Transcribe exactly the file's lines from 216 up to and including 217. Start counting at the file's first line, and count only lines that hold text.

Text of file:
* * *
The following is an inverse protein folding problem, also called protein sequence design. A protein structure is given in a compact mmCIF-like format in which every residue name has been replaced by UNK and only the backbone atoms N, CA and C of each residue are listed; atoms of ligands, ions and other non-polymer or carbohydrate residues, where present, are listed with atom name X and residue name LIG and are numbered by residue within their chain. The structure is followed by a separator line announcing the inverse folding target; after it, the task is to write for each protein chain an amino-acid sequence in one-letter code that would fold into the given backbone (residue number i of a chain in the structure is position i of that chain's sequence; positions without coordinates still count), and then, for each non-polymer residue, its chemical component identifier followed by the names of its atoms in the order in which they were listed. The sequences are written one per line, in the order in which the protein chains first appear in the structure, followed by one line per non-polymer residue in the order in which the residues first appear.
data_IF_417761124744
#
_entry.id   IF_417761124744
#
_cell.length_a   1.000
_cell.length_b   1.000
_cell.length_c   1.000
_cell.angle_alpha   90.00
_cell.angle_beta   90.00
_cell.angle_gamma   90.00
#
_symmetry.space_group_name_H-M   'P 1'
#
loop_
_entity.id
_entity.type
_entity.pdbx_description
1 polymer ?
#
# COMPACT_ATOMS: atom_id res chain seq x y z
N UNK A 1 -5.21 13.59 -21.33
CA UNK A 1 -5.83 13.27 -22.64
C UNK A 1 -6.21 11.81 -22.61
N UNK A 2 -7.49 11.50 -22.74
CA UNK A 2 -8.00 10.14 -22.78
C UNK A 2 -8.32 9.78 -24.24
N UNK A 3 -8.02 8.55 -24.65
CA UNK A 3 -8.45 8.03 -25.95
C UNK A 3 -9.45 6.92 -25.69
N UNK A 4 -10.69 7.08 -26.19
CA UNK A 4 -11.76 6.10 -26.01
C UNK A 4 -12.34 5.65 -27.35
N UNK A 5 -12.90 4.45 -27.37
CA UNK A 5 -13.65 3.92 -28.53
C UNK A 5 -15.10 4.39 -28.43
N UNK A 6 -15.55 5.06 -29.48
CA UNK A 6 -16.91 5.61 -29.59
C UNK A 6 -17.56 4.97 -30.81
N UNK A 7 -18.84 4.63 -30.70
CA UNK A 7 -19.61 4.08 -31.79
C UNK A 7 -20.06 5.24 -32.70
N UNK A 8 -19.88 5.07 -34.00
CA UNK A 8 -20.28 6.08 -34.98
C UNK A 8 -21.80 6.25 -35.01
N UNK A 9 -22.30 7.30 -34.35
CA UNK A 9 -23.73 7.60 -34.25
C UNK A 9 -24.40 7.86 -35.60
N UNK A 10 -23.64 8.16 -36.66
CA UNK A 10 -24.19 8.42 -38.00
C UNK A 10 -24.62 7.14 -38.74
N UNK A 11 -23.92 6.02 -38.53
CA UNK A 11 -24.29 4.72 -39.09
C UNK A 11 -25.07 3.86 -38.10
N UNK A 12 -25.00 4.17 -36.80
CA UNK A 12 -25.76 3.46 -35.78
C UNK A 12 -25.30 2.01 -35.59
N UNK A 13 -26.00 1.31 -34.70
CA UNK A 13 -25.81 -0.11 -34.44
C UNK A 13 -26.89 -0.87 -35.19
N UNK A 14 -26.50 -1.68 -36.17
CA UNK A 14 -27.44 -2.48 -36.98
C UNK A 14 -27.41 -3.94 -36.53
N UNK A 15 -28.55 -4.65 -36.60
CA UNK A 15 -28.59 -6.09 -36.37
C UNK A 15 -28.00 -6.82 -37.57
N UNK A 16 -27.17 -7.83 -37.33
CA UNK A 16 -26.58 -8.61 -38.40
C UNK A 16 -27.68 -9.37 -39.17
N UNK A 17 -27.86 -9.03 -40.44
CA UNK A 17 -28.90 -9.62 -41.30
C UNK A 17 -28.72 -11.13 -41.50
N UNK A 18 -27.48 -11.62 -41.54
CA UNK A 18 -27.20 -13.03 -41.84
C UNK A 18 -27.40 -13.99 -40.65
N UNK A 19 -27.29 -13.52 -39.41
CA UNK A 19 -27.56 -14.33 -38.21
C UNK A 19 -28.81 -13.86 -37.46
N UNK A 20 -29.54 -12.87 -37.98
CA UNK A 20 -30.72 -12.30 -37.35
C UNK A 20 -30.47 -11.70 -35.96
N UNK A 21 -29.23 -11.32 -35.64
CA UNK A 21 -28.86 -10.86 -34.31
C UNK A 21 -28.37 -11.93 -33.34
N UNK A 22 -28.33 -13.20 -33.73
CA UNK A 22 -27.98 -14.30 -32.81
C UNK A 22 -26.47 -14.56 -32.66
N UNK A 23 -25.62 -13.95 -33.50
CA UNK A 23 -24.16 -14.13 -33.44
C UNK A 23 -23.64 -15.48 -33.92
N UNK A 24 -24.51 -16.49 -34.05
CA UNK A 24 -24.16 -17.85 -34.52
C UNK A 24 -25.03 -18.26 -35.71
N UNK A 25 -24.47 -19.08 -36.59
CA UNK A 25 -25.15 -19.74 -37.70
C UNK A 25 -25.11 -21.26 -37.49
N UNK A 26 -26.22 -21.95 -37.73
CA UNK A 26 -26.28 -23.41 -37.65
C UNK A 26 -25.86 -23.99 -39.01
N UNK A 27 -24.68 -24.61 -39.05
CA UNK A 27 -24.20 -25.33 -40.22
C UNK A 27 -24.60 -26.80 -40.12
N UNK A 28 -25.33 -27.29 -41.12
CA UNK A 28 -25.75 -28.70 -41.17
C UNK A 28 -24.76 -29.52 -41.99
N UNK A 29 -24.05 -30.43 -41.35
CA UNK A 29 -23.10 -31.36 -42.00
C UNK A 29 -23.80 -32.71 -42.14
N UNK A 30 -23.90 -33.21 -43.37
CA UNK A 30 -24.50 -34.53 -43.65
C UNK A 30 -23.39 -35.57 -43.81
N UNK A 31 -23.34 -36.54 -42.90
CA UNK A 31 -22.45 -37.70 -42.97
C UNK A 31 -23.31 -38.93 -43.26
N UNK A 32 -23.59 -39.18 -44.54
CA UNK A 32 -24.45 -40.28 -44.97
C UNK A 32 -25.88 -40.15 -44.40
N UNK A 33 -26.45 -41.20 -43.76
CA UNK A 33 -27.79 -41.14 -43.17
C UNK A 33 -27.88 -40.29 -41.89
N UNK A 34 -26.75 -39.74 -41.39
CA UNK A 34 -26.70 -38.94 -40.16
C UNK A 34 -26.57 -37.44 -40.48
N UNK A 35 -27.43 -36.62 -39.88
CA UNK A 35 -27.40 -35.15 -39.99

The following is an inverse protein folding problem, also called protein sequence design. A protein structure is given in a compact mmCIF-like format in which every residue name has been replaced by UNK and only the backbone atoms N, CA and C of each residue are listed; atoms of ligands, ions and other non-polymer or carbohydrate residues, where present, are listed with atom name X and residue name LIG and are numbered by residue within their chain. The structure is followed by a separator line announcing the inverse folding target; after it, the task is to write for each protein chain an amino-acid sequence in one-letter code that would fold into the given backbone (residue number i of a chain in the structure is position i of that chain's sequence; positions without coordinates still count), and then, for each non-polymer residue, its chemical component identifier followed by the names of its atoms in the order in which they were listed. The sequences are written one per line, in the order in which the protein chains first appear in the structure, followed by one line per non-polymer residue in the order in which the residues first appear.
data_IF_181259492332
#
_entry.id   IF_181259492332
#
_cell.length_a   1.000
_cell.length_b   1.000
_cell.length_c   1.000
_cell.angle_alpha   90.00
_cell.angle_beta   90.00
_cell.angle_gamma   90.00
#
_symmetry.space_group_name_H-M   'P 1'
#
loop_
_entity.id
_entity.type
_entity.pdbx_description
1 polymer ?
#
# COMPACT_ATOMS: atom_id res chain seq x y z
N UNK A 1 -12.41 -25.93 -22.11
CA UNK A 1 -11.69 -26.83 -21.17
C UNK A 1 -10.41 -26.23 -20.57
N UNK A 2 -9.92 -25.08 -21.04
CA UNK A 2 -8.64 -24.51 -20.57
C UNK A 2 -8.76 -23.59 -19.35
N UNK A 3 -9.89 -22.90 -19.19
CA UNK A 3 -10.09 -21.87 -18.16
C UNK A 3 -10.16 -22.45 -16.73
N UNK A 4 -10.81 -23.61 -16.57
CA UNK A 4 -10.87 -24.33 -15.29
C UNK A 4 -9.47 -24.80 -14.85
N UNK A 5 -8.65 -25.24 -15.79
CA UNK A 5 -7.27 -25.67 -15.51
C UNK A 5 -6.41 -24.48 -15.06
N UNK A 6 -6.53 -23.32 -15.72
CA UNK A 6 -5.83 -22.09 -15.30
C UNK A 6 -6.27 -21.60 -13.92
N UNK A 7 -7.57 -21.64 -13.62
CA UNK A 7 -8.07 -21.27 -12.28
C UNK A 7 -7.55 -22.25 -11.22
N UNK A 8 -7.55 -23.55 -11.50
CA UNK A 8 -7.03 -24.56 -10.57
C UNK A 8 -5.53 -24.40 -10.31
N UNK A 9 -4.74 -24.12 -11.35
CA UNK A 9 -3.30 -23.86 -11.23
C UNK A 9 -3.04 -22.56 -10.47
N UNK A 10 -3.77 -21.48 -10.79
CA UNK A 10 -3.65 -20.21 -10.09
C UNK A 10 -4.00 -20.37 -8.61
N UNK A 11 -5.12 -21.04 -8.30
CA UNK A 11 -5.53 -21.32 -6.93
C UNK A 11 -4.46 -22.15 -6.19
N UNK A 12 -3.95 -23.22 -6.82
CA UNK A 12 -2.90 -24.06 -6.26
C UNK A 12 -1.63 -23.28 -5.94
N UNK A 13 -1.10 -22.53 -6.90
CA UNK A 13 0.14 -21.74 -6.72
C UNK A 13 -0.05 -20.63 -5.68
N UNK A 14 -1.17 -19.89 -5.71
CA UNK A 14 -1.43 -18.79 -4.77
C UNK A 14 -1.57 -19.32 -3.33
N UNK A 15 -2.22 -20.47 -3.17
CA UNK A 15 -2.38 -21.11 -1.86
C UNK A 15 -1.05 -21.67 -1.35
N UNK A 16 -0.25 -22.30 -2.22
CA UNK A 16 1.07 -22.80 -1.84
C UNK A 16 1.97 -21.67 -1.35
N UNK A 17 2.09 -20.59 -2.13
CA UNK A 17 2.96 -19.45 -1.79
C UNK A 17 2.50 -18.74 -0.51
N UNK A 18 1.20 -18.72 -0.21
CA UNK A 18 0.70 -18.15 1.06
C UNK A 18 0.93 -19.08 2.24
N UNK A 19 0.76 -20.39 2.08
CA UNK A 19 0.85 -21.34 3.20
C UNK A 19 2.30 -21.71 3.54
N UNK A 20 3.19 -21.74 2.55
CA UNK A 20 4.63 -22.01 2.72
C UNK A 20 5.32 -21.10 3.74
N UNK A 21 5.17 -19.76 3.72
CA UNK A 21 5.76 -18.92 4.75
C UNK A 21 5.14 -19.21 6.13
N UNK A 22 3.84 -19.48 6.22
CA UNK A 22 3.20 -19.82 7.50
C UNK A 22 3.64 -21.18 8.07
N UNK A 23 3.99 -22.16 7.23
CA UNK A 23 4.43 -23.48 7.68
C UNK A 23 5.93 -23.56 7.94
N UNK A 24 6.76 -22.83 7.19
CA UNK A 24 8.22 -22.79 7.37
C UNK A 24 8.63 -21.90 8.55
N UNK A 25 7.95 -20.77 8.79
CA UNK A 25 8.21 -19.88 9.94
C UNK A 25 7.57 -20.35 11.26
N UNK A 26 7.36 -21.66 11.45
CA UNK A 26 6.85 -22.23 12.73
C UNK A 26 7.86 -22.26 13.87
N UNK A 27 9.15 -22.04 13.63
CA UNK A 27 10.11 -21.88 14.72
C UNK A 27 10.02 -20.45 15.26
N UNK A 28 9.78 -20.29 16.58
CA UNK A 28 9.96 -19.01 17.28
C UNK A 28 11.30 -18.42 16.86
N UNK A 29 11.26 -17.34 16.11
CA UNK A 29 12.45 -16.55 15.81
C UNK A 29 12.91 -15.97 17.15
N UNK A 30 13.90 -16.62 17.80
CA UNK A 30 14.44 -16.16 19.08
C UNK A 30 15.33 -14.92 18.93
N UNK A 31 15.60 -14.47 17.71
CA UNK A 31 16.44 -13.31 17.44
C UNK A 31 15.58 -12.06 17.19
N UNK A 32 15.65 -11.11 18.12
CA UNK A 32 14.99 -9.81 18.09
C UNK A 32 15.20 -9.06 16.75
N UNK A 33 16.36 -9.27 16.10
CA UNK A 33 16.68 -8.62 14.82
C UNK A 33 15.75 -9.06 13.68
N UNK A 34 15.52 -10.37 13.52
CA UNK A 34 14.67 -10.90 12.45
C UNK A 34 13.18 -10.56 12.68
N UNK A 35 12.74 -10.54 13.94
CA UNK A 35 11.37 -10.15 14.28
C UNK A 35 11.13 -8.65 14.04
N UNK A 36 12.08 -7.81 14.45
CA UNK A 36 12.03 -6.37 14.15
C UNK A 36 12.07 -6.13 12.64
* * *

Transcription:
N UNK A 24 6.76 -22.83 7.19
CA UNK A 24 8.22 -22.79 7.37